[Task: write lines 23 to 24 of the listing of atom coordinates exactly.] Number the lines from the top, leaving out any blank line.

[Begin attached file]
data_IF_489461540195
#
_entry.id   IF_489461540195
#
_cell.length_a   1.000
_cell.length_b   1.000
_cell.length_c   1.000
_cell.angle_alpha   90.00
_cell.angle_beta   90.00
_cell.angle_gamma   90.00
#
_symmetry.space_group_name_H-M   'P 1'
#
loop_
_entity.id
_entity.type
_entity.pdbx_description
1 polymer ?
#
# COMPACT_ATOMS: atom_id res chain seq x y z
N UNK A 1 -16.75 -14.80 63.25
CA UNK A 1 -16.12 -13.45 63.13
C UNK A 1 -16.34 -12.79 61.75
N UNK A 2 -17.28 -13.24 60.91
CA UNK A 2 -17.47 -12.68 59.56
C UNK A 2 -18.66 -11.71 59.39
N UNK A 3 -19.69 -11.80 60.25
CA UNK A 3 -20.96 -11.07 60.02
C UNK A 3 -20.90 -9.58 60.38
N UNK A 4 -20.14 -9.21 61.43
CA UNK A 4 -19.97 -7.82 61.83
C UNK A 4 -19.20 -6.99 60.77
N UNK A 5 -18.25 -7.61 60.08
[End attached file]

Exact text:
C UNK A 1 -16.34 -12.79 61.75
N UNK A 2 -17.28 -13.24 60.91